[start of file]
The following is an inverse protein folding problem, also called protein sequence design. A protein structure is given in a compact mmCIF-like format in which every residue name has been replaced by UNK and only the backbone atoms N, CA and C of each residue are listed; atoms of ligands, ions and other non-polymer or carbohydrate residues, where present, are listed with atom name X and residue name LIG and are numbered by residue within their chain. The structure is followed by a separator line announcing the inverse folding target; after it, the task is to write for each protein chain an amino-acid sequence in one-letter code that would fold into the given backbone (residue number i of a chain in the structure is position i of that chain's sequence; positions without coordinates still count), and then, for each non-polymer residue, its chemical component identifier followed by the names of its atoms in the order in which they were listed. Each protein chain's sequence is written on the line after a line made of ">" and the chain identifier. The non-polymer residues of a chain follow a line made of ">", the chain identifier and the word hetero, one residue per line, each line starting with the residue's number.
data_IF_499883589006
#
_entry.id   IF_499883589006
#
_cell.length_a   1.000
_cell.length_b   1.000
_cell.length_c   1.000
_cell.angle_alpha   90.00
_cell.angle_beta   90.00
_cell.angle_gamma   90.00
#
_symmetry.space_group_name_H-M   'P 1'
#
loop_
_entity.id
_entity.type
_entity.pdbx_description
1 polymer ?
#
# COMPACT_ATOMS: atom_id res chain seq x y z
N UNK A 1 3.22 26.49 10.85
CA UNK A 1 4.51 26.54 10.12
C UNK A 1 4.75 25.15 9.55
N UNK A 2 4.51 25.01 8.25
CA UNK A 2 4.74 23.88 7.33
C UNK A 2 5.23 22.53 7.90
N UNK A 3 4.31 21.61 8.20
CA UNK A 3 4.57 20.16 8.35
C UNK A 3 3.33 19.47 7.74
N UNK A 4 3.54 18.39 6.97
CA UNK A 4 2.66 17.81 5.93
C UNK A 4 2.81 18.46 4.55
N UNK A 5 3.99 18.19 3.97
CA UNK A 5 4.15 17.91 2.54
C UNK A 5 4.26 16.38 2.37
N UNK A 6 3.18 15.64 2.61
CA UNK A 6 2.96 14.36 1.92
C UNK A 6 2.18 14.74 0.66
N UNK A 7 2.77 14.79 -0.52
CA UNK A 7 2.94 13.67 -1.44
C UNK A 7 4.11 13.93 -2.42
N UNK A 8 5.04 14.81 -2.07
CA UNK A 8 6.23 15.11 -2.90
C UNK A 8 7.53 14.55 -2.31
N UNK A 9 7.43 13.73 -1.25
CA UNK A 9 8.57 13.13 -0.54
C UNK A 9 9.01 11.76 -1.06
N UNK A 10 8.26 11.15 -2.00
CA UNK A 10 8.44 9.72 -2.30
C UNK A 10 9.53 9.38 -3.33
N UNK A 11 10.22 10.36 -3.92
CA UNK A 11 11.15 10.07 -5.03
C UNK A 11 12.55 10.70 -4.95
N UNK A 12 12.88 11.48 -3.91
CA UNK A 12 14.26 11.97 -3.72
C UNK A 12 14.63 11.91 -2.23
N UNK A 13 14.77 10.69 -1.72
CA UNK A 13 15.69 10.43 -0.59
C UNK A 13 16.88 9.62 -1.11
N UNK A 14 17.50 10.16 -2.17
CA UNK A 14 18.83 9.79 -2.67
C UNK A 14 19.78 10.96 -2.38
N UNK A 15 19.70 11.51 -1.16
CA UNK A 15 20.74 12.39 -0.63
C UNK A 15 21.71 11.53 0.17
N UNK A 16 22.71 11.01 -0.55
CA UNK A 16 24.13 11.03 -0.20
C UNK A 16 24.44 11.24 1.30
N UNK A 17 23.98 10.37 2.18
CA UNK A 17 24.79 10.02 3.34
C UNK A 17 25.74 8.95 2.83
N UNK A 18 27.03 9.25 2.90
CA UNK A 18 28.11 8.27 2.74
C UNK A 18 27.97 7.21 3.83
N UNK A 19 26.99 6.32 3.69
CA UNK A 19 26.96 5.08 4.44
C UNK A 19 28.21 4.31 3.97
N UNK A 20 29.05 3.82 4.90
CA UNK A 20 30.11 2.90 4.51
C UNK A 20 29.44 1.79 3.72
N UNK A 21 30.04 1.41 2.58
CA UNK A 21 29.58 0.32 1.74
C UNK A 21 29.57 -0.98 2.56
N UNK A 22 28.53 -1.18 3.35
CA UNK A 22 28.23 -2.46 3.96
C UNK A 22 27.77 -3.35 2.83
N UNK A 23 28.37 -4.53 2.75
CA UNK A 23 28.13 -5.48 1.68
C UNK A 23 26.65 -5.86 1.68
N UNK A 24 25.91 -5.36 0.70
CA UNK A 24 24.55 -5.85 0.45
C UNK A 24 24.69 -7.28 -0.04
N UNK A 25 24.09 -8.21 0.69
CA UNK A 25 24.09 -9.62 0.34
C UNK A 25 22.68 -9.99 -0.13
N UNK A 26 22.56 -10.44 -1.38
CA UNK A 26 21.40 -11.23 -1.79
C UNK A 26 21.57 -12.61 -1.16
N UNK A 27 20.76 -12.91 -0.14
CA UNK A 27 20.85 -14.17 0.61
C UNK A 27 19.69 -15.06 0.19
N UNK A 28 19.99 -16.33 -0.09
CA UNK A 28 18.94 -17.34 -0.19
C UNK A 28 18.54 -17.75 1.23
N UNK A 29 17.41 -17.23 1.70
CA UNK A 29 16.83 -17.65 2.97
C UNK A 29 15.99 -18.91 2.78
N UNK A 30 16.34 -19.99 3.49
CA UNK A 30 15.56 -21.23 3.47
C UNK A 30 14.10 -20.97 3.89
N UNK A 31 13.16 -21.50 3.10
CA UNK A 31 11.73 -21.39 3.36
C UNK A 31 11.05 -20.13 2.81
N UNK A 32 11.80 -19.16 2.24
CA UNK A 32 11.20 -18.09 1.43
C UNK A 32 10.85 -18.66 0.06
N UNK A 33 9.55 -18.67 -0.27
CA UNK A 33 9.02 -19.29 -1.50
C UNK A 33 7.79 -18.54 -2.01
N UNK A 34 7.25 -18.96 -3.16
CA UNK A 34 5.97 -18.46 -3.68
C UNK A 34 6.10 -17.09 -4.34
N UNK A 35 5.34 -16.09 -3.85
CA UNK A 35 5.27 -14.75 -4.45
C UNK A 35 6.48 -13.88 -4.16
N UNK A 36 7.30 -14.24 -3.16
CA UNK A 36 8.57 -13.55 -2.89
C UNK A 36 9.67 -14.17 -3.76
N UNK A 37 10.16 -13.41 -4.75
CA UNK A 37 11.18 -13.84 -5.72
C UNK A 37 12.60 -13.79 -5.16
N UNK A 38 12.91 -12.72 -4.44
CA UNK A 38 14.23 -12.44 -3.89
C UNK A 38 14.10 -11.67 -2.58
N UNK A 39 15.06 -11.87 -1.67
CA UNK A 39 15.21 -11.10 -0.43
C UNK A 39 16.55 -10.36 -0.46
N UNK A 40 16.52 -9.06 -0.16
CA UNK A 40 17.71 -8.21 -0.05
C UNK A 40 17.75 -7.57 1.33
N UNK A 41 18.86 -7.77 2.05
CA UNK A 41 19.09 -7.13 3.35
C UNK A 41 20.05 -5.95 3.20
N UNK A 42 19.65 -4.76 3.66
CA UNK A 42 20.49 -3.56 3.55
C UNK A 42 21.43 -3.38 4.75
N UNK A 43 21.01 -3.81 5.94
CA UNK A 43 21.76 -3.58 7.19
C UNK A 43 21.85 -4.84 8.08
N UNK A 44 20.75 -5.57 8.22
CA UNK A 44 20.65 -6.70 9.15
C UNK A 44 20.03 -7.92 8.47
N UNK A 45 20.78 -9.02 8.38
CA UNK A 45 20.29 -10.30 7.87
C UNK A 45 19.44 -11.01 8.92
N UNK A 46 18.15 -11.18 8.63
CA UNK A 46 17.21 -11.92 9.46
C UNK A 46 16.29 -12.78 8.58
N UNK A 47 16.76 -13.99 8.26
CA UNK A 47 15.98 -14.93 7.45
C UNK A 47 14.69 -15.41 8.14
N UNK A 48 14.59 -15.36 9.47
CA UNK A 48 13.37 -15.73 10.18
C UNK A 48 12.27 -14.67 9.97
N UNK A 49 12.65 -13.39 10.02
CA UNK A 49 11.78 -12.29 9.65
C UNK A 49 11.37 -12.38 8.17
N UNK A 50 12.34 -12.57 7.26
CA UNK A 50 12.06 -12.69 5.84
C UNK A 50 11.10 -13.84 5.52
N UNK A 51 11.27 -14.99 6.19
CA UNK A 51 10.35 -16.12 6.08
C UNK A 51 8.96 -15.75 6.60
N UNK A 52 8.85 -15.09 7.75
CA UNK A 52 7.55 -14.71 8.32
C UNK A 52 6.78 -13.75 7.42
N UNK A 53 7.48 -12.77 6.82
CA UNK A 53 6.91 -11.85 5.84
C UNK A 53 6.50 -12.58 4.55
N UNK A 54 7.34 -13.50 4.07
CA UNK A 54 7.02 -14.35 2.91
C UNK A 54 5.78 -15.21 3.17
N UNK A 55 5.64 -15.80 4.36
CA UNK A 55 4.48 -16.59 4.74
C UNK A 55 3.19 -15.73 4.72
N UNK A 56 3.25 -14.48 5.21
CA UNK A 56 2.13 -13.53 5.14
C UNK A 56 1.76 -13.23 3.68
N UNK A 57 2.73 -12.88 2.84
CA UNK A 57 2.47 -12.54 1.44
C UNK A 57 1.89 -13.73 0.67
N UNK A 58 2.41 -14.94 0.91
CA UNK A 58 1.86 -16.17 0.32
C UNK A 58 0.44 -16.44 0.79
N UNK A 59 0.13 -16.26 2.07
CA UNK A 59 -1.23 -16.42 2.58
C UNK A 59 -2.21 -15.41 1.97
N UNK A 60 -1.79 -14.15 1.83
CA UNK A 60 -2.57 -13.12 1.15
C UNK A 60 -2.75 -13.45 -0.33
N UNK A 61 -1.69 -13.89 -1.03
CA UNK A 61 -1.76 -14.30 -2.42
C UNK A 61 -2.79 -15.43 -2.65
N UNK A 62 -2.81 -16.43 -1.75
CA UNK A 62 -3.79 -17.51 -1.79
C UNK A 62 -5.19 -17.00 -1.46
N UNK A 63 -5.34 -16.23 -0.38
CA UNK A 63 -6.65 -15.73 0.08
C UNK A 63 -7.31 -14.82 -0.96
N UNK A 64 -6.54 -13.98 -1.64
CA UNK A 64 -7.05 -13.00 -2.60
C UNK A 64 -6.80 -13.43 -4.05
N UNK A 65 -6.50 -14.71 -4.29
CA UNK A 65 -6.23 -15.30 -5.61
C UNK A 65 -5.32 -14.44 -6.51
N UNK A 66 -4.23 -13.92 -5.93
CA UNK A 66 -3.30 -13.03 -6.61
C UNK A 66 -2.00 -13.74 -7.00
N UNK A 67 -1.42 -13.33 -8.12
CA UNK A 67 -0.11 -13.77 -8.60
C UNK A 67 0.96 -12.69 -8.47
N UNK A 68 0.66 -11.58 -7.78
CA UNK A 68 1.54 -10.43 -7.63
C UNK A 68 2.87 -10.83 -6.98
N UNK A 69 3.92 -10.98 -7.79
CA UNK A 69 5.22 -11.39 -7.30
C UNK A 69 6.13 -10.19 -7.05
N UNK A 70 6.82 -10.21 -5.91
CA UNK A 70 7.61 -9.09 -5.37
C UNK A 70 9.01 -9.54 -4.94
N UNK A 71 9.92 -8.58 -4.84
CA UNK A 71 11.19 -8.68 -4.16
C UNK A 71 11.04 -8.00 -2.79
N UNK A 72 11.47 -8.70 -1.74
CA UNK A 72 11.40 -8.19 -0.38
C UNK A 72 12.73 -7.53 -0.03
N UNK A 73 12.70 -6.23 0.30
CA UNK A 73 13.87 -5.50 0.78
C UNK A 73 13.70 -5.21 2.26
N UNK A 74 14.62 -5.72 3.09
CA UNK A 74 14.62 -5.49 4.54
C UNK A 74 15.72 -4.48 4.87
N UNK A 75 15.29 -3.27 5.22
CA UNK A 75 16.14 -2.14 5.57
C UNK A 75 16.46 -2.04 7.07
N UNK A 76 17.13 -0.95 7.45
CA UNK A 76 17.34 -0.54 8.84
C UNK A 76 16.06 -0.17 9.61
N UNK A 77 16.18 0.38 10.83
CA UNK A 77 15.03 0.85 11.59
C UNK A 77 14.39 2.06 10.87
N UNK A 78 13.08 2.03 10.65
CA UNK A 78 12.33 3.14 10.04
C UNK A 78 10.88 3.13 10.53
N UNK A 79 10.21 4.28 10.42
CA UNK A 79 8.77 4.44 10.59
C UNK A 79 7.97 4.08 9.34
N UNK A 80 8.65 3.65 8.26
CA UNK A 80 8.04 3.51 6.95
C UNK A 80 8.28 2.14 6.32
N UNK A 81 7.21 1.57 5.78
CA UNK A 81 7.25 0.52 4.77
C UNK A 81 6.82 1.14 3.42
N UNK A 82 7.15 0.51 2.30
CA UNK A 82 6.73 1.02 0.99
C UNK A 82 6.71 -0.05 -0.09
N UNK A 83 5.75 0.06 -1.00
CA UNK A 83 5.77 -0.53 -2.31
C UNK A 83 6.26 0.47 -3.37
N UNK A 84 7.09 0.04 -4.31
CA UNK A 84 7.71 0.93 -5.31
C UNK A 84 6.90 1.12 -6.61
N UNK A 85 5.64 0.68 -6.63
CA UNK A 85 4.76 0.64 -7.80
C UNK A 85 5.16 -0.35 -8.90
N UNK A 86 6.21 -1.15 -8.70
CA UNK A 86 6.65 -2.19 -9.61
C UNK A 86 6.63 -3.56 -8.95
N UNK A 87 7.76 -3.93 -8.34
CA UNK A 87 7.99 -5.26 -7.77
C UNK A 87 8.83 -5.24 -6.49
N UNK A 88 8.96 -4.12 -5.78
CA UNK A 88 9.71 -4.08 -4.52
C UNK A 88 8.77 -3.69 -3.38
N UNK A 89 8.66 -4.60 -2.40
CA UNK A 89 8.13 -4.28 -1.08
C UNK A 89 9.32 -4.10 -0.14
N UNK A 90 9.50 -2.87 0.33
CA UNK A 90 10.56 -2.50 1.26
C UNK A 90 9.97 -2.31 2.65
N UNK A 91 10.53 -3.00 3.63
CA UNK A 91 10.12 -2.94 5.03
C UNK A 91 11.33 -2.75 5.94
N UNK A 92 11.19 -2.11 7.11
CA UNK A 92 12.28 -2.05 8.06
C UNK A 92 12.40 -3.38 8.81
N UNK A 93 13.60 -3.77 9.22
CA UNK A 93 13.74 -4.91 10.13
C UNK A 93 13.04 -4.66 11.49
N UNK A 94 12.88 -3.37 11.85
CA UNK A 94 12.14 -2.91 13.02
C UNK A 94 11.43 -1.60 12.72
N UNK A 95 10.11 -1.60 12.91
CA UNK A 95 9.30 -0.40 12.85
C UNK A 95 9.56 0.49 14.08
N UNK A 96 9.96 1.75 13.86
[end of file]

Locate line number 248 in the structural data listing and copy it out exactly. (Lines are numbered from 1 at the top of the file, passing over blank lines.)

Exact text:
CA UNK A 76 17.34 -0.54 8.84